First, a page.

How Lubricants Are Used in the Food Industry



Although more synonymous with the industrial industry, lubricants also have their place in the food industry; yes, the food industry. It’s not uncommon for our minds to associate lubricants with a can of WD-40, used to loosen metal connections and to prevent rusting. However, certain lubricants are specifically designed with the food industry in mind, like H1, H2, and H3 lubricants. If you’re not familiar with these lubricants, they are intended for the food industry, and in some cases, can be used where some incidental food contact might occur. The USDA has approved all three of these lubricants, but there are distinct differences between them.


So, what is the difference between an H1 lubricant and an H2 lubricant? Well, H1-certified lubricants can come in contact with food and poses minimal threat to consumers, if consumed. H1-certified lubricants act as a protective shield, preventing rust while also keeping machine parts adequately greased, which, in turn, extends the life of the equipment. Conversely, H2-certified lubricants should only be used on nonfood surfaces; these lubricants are ideal for production lines, oven chains, compressors, hydraulic systems, and other types of machines commonly found in commercial kitchens.

Whether you operate in the food or beverage space, safety should be paramount; you should carefully choose the right lubricant that can provide maximum protection for your equipment without placing consumers in harm’s way. That being said, the right lubricants can provide the following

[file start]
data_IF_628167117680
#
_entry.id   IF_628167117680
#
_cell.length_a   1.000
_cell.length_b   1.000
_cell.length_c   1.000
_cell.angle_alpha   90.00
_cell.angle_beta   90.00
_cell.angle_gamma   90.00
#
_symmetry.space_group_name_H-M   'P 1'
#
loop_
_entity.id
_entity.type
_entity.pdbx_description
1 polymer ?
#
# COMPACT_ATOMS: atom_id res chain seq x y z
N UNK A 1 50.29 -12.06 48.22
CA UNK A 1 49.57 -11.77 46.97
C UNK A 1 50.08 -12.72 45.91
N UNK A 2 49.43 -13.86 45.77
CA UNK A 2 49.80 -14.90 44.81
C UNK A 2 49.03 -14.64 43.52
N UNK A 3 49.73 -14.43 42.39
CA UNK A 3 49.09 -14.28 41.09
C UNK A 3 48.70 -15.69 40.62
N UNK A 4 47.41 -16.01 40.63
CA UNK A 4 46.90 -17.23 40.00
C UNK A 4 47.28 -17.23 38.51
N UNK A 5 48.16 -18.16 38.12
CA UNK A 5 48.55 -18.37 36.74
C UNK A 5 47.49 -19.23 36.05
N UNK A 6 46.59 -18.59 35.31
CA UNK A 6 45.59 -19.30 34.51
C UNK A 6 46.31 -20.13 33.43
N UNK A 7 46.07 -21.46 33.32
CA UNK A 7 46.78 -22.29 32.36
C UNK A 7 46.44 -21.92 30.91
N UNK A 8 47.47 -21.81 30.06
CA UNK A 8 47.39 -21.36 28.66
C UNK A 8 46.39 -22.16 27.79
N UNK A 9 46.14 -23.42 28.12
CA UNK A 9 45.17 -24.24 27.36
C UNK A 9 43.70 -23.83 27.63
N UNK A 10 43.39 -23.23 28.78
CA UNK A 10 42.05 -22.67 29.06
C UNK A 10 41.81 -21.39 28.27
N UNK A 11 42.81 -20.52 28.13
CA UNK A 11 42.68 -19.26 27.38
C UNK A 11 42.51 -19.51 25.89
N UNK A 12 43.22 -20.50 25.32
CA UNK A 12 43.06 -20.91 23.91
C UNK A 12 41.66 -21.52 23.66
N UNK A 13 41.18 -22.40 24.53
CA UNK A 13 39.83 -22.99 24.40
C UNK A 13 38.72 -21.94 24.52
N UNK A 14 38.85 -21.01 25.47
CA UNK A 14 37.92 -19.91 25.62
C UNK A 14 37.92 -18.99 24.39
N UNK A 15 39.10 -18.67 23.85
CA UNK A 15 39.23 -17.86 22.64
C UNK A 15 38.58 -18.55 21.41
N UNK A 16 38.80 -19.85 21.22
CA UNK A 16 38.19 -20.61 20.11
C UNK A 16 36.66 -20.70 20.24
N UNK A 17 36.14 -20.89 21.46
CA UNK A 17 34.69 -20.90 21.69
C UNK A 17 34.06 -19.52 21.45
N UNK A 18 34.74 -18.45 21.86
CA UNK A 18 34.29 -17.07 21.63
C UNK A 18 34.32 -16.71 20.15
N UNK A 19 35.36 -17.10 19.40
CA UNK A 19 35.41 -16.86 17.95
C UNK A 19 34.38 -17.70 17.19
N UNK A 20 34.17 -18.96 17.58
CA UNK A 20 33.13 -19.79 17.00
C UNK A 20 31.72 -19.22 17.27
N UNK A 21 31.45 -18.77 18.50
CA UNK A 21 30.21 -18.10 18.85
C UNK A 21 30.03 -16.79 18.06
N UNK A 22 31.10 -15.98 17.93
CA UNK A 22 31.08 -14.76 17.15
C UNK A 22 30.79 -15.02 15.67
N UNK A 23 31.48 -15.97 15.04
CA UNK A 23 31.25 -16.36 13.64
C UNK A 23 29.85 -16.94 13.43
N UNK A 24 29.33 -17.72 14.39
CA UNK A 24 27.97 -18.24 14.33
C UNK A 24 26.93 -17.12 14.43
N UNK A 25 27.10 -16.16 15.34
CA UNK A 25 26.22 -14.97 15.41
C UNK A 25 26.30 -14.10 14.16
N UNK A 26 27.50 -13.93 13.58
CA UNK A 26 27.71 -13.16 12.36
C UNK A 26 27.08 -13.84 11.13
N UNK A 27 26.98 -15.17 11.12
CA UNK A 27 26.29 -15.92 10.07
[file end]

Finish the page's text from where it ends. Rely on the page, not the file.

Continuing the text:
• Extend the life of the equipment
  • Ability to pass compliance audits
  • Improved productivity


If you’re not familiar with large-scale food processing, there is a plurality of machines that all work collectively to process food including conveyor belts, pumps, mixers, tanks, and hoses. And similar to equipment found in industrial businesses, these parts must be properly lubricated in order to avoid breakdowns and malfunctions. After all, if your equipment is not operating properly, it impedes your ability to produce foods, which, in turn, significantly disrupts your ability to generate revenue.


What should you be looking for in a high-quality lubricant? First, you want to decide whether or not the lubricant will be used in close proximity of food; H1-certified lubricants are ideal for surfaces that will come into contact with food. On the other hand, H2-certified lubricants are ideal for surfaces where food contact is either non-existent or minimal. With that being said, the best lubricant is one that protects surfaces from heat and deposits as well as friction, corrosion, and wear. Additionally, the lubricant should provide oxidation stability, excellent thermal ability, and hydrolytic stability.


Also, all food-lubricants should be resistant to degradation, especially when they come contact with food, process chemicals, and water. Unlike the industrial industry, the food industry poses unique challenges and obstacles that must be overcome when it comes to lubrication, but these requirements ensures that consumer safety is at the forefront of all decisions.

Although we have discussed H1 and H2 lubricants, there is a third option, H3 lubricants. H3 lubricants are marketed as edible oil, meaning that they are safe to use around food. Obviously, this is a lot of information to take in, which is why you’re encouraged to visit, an online resource containing information relative to food-grade lubricants. All lubricants are subcategorized, based on H1, H2, and H3 compliance standards.

When it comes to choosing a food-grade lubricant, it is important that you make an informed decision. After all, the health and well being of consumers, as well as your commercial equipment, is at stake.


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